Saturday, November 29, 2008

SLJ Best Books of 2008

The School Library Journal has just released its Best Books of 2008. As they say: "It was an amazingly strong year for YA novels, several with hard-hitting, powerful themes." So, for your convenience and mine, here they are, the 15 YA novels on the list:

What I Saw and How I Lied, Judy Blundell
Graceling, Kristin Cashore
The Hunger Games, Suzanne Collins
Little Brother, Cory Doctorow
Paper Towns, John Green
Tender Morsels, Margo Lanagan
The Disreputable History of Frankie Landau-Banks, E. Lockhart
Princess Ben, Cathering Gilbert Murdock
The Door of No Return, Sarah Mussi
Sunrise Over Fallujah, Walter Dean Myers
The Adoration of Jenna Fox, Mary. E. Pearson
Nation, Terry Pratchett
Here Lies Arthur, Philip Reeve
Becoming Billie Holiday, Carole Boston Weatherford
Impossible, Nancy Werlin
***Don't click this link if you're an actual teen!***
It's YA's own Sherman Alexie making an appearance on Savage Love to answer the age-old question: Where can I find Native-American porn?

YA in the Papers

An Interview with 'Weetzie Bat' Author Francesca Lia Block
Oh my god, she's writing a Weetzie prequel! The Weetzie Bat books haven't aged so well for me, but I know how amazing I used to think Witch Baby was, how I read it about eight hundred times and cried every single time. You know how she roller-skates around town snapping magical photographs and broods poetically and plays drums in the dark and shaves her head? I once gave a copy of it to a boy I liked because I thought if he read it he would totally get me, but I'm pretty sure he never even opened it. (Or returned it.) Jerk.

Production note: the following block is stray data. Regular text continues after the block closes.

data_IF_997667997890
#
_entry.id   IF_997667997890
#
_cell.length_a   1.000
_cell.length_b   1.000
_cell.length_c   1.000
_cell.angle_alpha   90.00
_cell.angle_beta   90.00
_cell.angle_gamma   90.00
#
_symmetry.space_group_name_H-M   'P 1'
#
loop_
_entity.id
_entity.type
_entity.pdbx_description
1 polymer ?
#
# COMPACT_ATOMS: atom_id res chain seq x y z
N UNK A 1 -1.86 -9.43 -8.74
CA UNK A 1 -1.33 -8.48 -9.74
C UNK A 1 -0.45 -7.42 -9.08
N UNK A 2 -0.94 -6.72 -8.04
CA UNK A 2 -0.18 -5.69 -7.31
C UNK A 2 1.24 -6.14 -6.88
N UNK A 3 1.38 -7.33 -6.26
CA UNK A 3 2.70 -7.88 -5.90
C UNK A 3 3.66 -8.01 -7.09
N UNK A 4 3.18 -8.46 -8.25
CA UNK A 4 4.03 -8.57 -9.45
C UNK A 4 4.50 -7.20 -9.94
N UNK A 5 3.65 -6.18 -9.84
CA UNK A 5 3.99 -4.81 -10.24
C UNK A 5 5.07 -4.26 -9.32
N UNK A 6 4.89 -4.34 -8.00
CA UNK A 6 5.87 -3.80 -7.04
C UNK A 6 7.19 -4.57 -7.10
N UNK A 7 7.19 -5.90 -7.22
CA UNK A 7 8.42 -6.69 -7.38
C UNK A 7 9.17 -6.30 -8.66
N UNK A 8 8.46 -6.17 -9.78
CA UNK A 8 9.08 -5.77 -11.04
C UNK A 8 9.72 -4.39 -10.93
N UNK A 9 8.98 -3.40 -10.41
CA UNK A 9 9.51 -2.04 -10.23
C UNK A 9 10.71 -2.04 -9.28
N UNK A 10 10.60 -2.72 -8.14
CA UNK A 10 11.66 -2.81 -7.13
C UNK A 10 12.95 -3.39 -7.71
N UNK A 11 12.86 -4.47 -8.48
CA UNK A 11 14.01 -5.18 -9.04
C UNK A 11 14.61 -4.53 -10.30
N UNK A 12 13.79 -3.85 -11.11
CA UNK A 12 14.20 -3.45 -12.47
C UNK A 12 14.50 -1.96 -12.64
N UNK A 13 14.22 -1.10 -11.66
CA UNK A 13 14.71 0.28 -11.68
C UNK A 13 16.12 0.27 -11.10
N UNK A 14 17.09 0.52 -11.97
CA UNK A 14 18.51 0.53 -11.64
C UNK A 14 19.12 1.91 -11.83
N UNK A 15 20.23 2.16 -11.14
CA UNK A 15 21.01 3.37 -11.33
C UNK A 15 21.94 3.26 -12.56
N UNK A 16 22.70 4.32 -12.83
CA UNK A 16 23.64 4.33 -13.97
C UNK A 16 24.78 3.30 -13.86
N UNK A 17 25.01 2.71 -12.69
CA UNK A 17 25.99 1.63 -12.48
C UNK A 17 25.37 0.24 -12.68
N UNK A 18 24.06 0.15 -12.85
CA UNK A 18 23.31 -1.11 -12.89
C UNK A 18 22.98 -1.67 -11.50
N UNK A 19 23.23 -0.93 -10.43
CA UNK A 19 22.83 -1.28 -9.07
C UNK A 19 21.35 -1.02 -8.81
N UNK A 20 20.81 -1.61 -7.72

M.T. Anderson Gives Young Adults What They Want: Complex Epic Tales They Can Get Lost In
Fawning. The usual.

Post-Apocalypic YA Novels
Is there any better sub-genre? John Green writes about Hunger Games and The Dead and the Gone.

Plus a troubling fact: Did you know if you go to and try to set up a feed of articles on "Young Adult Books," every single article it returns is related to Harry Potter?

Friday, November 28, 2008

So the New York Times has just published their Notable Children's Books of 2008, and there's some solid YA in the mix. Unsurprisingly, Octavian Nothing II is listed, plus The Hunger Games (which I can't believe I haven't read yet, but I believe everyone else in the world who is raving about it), Sunrise over Fallujah, Little Brother, and Disreputable History. Not bad.

Saturday, November 22, 2008

If you have nothing better to do...

Even I'm not this into it, but the National Book Awards Ceremony will be aired on C-SPAN's BookTV on Sunday (Nov. 23), at 10 p.m. eastern. See Laurie Halse Anderson's fab dress! Get choked up watching Judy Blundell accept her award!

Wednesday, November 19, 2008


National Book has spoken, and all I have to say is that I am going to have to go read this one again. It would absolutely have been my last choice from the finalists—not that it's not a good book, but it's just sort of blandly meh good, not good good. Or so I think after just one reading. I'm totally ready to stand corrected. I'll read it again tomorrow.

You know, last year, when Story of a Girl became a finalist I was kind of shocked because I had read it several months earlier very very quickly and was so bored I totally skimmed through the second half. But then I read it again more carefully and realized I was wrong and it's actually quite good and not at all what it seems it is on the surface. Not my-personal-favorite-book-of-the-year good, but solidly good.